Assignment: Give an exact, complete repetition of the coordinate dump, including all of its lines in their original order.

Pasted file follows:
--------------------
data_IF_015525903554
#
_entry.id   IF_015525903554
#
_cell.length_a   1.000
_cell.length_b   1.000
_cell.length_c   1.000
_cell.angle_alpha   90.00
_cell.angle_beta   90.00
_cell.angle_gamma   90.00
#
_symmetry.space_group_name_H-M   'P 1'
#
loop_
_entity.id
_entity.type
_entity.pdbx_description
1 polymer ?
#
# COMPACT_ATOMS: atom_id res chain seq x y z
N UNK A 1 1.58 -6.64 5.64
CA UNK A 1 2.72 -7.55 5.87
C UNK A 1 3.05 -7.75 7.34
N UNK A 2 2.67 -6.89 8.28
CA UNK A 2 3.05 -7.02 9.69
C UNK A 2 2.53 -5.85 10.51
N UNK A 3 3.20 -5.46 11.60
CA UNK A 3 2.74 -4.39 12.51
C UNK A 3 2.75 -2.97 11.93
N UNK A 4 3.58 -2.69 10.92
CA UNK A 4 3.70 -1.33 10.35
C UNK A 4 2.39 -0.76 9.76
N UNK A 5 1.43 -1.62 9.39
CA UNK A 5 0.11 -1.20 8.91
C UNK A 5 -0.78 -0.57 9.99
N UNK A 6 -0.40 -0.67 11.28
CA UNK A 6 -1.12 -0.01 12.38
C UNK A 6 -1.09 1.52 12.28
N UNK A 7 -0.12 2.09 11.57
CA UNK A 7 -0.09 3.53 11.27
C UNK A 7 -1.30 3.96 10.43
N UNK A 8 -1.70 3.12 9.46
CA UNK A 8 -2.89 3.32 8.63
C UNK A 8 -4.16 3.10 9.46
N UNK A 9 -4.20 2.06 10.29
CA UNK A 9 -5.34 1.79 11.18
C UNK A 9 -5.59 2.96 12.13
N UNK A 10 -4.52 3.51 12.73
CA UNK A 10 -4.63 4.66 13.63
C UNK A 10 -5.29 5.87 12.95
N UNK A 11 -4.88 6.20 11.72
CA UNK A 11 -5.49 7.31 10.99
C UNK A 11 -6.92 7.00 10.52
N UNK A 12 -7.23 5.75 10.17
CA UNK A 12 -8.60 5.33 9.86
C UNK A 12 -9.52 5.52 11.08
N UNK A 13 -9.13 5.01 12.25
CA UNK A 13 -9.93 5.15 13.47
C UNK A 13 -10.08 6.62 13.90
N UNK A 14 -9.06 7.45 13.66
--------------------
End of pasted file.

data_IF_015525903554
#
_entry.id   IF_015525903554
#
_cell.length_a   1.000
_cell.length_b   1.000
_cell.length_c   1.000
_cell.angle_alpha   90.00
_cell.angle_beta   90.00
_cell.angle_gamma   90.00
#
_symmetry.space_group_name_H-M   'P 1'
#
loop_
_entity.id
_entity.type
_entity.pdbx_description
1 polymer ?
#
# COMPACT_ATOMS: atom_id res chain seq x y z
N UNK A 1 1.58 -6.64 5.64
CA UNK A 1 2.72 -7.55 5.87
C UNK A 1 3.05 -7.75 7.34
N UNK A 2 2.67 -6.89 8.28
CA UNK A 2 3.05 -7.02 9.69
C UNK A 2 2.53 -5.85 10.51
N UNK A 3 3.20 -5.46 11.60
CA UNK A 3 2.74 -4.39 12.51
C UNK A 3 2.75 -2.97 11.93
N UNK A 4 3.58 -2.69 10.92
CA UNK A 4 3.70 -1.33 10.35
C UNK A 4 2.39 -0.76 9.76
N UNK A 5 1.43 -1.62 9.39
CA UNK A 5 0.11 -1.20 8.91
C UNK A 5 -0.78 -0.57 9.99
N UNK A 6 -0.40 -0.67 11.28
CA UNK A 6 -1.12 -0.01 12.38
C UNK A 6 -1.09 1.52 12.28
N UNK A 7 -0.12 2.09 11.57
CA UNK A 7 -0.09 3.53 11.27
C UNK A 7 -1.30 3.96 10.43
N UNK A 8 -1.70 3.12 9.46
CA UNK A 8 -2.89 3.32 8.63
C UNK A 8 -4.16 3.10 9.46
N UNK A 9 -4.20 2.06 10.29
CA UNK A 9 -5.34 1.79 11.18
C UNK A 9 -5.59 2.96 12.13
N UNK A 10 -4.52 3.51 12.73
CA UNK A 10 -4.63 4.66 13.63
C UNK A 10 -5.29 5.87 12.95
N UNK A 11 -4.88 6.20 11.72
CA UNK A 11 -5.49 7.31 10.99
C UNK A 11 -6.92 7.00 10.52
N UNK A 12 -7.23 5.75 10.17
CA UNK A 12 -8.60 5.33 9.86
C UNK A 12 -9.52 5.52 11.08
N UNK A 13 -9.13 5.01 12.25
CA UNK A 13 -9.93 5.15 13.47
C UNK A 13 -10.08 6.62 13.90
N UNK A 14 -9.06 7.45 13.66